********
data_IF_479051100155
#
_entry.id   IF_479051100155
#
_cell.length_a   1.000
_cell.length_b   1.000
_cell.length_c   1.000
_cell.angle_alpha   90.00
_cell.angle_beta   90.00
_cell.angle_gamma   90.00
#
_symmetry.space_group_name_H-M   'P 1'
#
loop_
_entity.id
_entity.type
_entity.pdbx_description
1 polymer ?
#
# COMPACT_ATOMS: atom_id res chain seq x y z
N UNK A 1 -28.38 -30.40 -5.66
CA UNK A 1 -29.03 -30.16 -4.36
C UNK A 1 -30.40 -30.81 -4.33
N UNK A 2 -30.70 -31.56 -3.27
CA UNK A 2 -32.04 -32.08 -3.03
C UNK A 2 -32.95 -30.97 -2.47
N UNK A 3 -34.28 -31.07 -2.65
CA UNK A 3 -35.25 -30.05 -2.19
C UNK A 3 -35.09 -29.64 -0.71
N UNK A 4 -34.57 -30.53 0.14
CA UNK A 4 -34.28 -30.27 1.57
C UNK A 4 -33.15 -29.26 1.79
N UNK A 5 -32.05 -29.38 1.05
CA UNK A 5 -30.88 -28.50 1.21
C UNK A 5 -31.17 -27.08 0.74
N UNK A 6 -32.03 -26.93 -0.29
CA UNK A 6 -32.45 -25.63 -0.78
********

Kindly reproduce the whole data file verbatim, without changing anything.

data_IF_479051100155
#
_entry.id   IF_479051100155
#
_cell.length_a   1.000
_cell.length_b   1.000
_cell.length_c   1.000
_cell.angle_alpha   90.00
_cell.angle_beta   90.00
_cell.angle_gamma   90.00
#
_symmetry.space_group_name_H-M   'P 1'
#
loop_
_entity.id
_entity.type
_entity.pdbx_description
1 polymer ?
#
# COMPACT_ATOMS: atom_id res chain seq x y z
N UNK A 1 -28.38 -30.40 -5.66
CA UNK A 1 -29.03 -30.16 -4.36
C UNK A 1 -30.40 -30.81 -4.33
N UNK A 2 -30.70 -31.56 -3.27
CA UNK A 2 -32.04 -32.08 -3.03
C UNK A 2 -32.95 -30.97 -2.47
N UNK A 3 -34.28 -31.07 -2.65
CA UNK A 3 -35.25 -30.05 -2.19
C UNK A 3 -35.09 -29.64 -0.71
N UNK A 4 -34.57 -30.53 0.14
CA UNK A 4 -34.28 -30.27 1.57
C UNK A 4 -33.15 -29.26 1.79
N UNK A 5 -32.05 -29.38 1.05
CA UNK A 5 -30.88 -28.50 1.21
C UNK A 5 -31.17 -27.08 0.74
N UNK A 6 -32.03 -26.93 -0.29
CA UNK A 6 -32.45 -25.63 -0.78